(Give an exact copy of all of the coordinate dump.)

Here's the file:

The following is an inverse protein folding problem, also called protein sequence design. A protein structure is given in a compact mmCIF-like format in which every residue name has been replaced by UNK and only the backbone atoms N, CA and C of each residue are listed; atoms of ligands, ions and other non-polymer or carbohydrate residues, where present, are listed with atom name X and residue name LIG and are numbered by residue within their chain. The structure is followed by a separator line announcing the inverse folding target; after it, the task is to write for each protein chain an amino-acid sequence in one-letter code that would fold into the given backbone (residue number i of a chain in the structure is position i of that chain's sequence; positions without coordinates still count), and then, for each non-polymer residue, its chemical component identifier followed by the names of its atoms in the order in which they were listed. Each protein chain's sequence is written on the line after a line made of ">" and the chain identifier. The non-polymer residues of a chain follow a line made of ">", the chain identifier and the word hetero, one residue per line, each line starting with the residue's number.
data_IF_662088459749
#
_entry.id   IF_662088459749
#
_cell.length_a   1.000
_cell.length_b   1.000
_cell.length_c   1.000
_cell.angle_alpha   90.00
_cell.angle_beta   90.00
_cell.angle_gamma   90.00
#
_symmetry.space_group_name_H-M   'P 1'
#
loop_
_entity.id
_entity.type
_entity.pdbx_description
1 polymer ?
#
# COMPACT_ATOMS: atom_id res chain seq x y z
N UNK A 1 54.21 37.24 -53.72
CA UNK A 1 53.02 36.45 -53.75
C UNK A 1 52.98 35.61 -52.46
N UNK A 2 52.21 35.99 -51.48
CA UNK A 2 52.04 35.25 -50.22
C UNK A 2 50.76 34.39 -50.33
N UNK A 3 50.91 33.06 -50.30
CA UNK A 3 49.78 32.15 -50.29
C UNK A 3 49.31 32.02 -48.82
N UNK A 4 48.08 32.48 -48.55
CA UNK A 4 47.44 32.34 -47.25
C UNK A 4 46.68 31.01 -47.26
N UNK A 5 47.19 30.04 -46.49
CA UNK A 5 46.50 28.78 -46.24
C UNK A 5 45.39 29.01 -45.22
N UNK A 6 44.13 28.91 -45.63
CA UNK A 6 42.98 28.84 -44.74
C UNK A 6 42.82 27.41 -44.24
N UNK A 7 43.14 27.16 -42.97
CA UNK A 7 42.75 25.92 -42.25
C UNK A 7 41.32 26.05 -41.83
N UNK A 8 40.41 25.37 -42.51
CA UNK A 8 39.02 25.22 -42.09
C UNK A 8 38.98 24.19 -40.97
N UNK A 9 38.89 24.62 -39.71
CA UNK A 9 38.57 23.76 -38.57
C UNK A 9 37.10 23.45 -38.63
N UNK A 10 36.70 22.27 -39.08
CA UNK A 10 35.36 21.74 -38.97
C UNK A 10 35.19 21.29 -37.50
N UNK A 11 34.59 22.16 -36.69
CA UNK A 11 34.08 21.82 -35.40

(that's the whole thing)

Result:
The following is an inverse protein folding problem, also called protein sequence design. A protein structure is given in a compact mmCIF-like format in which every residue name has been replaced by UNK and only the backbone atoms N, CA and C of each residue are listed; atoms of ligands, ions and other non-polymer or carbohydrate residues, where present, are listed with atom name X and residue name LIG and are numbered by residue within their chain. The structure is followed by a separator line announcing the inverse folding target; after it, the task is to write for each protein chain an amino-acid sequence in one-letter code that would fold into the given backbone (residue number i of a chain in the structure is position i of that chain's sequence; positions without coordinates still count), and then, for each non-polymer residue, its chemical component identifier followed by the names of its atoms in the order in which they were listed. Each protein chain's sequence is written on the line after a line made of ">" and the chain identifier. The non-polymer residues of a chain follow a line made of ">", the chain identifier and the word hetero, one residue per line, each line starting with the residue's number.
data_IF_662088459749
#
_entry.id   IF_662088459749
#
_cell.length_a   1.000
_cell.length_b   1.000
_cell.length_c   1.000
_cell.angle_alpha   90.00
_cell.angle_beta   90.00
_cell.angle_gamma   90.00
#
_symmetry.space_group_name_H-M   'P 1'
#
loop_
_entity.id
_entity.type
_entity.pdbx_description
1 polymer ?
#
# COMPACT_ATOMS: atom_id res chain seq x y z
N UNK A 1 54.21 37.24 -53.72
CA UNK A 1 53.02 36.45 -53.75
C UNK A 1 52.98 35.61 -52.46
N UNK A 2 52.21 35.99 -51.48
CA UNK A 2 52.04 35.25 -50.22
C UNK A 2 50.76 34.39 -50.33
N UNK A 3 50.91 33.06 -50.30
CA UNK A 3 49.78 32.15 -50.29
C UNK A 3 49.31 32.02 -48.82
N UNK A 4 48.08 32.48 -48.55
CA UNK A 4 47.44 32.34 -47.25
C UNK A 4 46.68 31.01 -47.26
N UNK A 5 47.19 30.04 -46.49
CA UNK A 5 46.50 28.78 -46.24
C UNK A 5 45.39 29.01 -45.22
N UNK A 6 44.13 28.91 -45.63
CA UNK A 6 42.98 28.84 -44.74
C UNK A 6 42.82 27.41 -44.24
N UNK A 7 43.14 27.16 -42.97
CA UNK A 7 42.75 25.92 -42.25
C UNK A 7 41.32 26.05 -41.83
N UNK A 8 40.41 25.37 -42.51
CA UNK A 8 39.02 25.22 -42.09
C UNK A 8 38.98 24.19 -40.97
N UNK A 9 38.89 24.62 -39.71
CA UNK A 9 38.57 23.76 -38.57
C UNK A 9 37.10 23.45 -38.63
N UNK A 10 36.70 22.27 -39.08
CA UNK A 10 35.36 21.74 -38.97
C UNK A 10 35.19 21.29 -37.50
N UNK A 11 34.59 22.16 -36.69
CA UNK A 11 34.08 21.82 -35.40